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Experts recommend that seniors eat two servings of fatty fish such as salmon each week.

Rafal Stachura/iStockPhoto / Getty Images

Eating a nutrient-dense diet is especially important when you’re older. It helps maintain physical health, cognition and extends the quality of life as you age.

Getting proper nutrition, though, can be challenging for older adults, leaving them at risk for becoming undernourished.

People who live alone may lack motivation to cook for one. Depression and social isolation can also make meals less appealing.

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Aging decreases the sense of taste and smell, which can further reduce appetite. Chewing and swallowing problems may also lessen food intake.

Some medications dull appetite and others reduce the absorption of certain nutrients. Age-related changes in the body can also predispose people to nutrient deficiencies.

According to Statistics Canada, one-third of Canadians aged 65 or older who live independently are at risk for developing malnutrition and its health consequences, including fatigue, muscle weakness, depression, memory problems and anemia.

Nutrients to focus on

Older adults require fewer calories to maintain their weight than they did in middle age. That’s owing to age-related muscle loss (which slows the rate at which the body burns calories at rest) and a decline in physical activity.

Yet nutrient needs remain the same, or even increase, making it necessary to consume more nutrients in fewer bites to hit daily targets.

Whether you’re older than 65 or you’re caring for aging parents, pay attention to the following six nutrients.

Protein. To help preserve muscle mass and strength, adults older than 65 should consume 1.2 grams of protein for every kilogram they weigh. People who are undernourished or have an illness should aim for 1.2 grams to 1.5 grams of protein for every kilogram of body weight each day.

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Distribute protein-rich foods over breakfast, lunch and dinner (20 grams to 35 grams a meal). Good sources include fish, chicken, lean meat, eggs, yogurt (especially Greek and Icelandic), milk, hard cheese, beans and lentils, nuts, seeds, soy milk, tofu and edamame.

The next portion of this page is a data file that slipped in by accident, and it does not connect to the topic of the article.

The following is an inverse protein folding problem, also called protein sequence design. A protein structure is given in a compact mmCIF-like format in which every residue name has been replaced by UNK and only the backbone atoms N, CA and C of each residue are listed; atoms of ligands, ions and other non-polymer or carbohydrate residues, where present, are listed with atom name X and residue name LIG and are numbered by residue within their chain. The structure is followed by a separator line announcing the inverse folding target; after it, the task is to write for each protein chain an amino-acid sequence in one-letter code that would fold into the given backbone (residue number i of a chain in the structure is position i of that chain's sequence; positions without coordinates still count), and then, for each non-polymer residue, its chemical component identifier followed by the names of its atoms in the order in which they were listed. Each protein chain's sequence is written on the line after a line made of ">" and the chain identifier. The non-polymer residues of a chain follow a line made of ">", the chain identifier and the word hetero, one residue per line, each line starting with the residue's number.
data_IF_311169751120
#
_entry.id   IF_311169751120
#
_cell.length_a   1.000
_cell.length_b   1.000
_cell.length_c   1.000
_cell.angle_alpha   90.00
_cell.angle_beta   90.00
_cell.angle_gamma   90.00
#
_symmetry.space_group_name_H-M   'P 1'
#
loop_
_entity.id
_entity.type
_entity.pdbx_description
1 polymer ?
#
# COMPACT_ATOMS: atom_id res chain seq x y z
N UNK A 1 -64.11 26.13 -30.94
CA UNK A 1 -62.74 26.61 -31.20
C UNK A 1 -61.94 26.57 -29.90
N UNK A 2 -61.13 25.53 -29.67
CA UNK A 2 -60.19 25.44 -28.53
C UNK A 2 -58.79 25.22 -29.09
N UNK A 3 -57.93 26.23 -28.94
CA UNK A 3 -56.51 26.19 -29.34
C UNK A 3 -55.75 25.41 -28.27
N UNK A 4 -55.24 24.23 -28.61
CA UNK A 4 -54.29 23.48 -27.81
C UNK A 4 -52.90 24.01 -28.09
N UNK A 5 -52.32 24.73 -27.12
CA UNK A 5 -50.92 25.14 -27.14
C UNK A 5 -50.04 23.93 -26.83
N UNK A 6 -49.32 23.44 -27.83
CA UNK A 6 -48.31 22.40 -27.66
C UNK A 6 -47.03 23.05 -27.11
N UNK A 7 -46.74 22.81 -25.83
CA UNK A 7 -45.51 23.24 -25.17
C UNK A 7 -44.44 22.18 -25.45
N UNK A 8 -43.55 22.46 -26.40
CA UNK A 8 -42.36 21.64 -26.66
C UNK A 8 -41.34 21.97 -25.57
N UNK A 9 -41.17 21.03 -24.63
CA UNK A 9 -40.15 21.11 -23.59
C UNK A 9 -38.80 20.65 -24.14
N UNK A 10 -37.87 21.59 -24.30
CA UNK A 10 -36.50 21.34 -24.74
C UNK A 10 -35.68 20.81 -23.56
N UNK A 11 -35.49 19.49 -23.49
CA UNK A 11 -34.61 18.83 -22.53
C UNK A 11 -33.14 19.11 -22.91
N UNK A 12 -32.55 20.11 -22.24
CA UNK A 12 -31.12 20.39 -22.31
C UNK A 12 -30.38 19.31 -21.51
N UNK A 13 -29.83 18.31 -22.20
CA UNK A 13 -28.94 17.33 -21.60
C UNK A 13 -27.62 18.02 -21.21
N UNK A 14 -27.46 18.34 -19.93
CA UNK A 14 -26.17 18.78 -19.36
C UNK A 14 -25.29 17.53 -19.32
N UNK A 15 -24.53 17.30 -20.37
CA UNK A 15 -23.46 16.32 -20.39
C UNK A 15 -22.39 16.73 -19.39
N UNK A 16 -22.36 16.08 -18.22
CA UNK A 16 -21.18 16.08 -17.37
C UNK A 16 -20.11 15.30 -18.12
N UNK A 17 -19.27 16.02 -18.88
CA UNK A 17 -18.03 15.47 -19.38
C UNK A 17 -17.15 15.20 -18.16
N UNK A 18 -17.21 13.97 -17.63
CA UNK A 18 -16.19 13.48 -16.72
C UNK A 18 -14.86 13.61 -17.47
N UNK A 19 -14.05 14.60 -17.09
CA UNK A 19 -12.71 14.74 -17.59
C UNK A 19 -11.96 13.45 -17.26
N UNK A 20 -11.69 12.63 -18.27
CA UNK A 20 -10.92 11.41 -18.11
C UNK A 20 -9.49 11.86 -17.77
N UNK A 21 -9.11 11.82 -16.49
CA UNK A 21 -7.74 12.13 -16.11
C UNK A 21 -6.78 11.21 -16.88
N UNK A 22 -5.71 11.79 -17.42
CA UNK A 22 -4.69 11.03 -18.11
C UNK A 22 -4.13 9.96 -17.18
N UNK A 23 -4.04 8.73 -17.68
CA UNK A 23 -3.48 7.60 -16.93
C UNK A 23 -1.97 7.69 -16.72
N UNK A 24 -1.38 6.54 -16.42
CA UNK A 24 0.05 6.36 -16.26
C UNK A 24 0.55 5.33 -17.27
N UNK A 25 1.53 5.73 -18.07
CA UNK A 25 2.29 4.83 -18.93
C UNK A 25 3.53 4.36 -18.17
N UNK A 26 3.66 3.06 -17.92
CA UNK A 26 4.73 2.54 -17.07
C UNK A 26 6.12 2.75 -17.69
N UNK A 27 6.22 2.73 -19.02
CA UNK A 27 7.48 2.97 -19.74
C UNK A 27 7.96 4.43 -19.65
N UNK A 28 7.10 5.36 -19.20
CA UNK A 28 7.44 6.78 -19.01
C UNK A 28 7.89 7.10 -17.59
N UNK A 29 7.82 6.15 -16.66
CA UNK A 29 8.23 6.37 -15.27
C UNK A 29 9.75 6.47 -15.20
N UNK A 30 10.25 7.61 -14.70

Fibre. Getting 30 grams of fibre a day guards against Type 2 diabetes, cardiovascular disease and colorectal cancer. Doing so also can help prevent constipation.

Include whole grains, vegetables and fruit in your daily diet. Fibre-rich choices include farro, quinoa, bulgur, barley, oatmeal, green beans, peas, spinach, sweet potato, butternut squash, apples, avocado, pears and raspberries.

Lentils and beans (e.g., black beans, kidney beans) and nuts are also excellent sources.

Vitamin B12. Found naturally in animal products only, B12 is needed to make red blood cells, maintain nerve function and make DNA.

Up to 30 per cent of older adults don’t produce enough stomach acid to properly absorb B12 from foods.

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For this reason, older adults should get most of their daily B12 from a multivitamin or foods fortified with B12 such as non-dairy milks and nutritional yeast. The form of the vitamin that’s added to foods and supplements is easily absorbed.

Calcium. If you don’t get enough calcium in your diet, your body removes the mineral from bones to maintain a constant level in the bloodstream. Over time, this can lead to low bone mass, a risk factor for osteoporosis. Calcium also helps maintain healthy blood pressure.

Older adults need 1,200 milligrams of calcium a day. One cup of milk or fortified non-dairy milk, three-quarters of a cup of plain yogurt and 1.5 ounces of hard cheese each deliver 310 milligrams of the mineral.

Other good sources include tinned sardines and salmon (with bones), firm tofu (made with calcium sulphate), cooked leafy greens, pinto beans and almonds.

Vitamin D. The nutrient maintains strong bones by helping the body absorb calcium from foods. Getting enough vitamin D can also help preserve muscle strength and mobility and prevent falls and frailty.

Take 800 to 2,000 international units of vitamin D3 from a supplement year-round. Some people may need more to maintain sufficient vitamin D in the bloodstream; consult your doctor to determine the right dose for you.

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Omega-3s. These anti-inflammatory fats found in oily fish are thought to help protect against heart disease, Alzheimer’s disease and age-related macular degeneration, a condition that impairs vision.

Eat two servings of fatty fish each week such as salmon (fresh or tinned), trout, Arctic char, sardines, herring and mackerel.

Leslie Beck, a Toronto-based private practice dietitian, is director of food and nutrition at Medcan.

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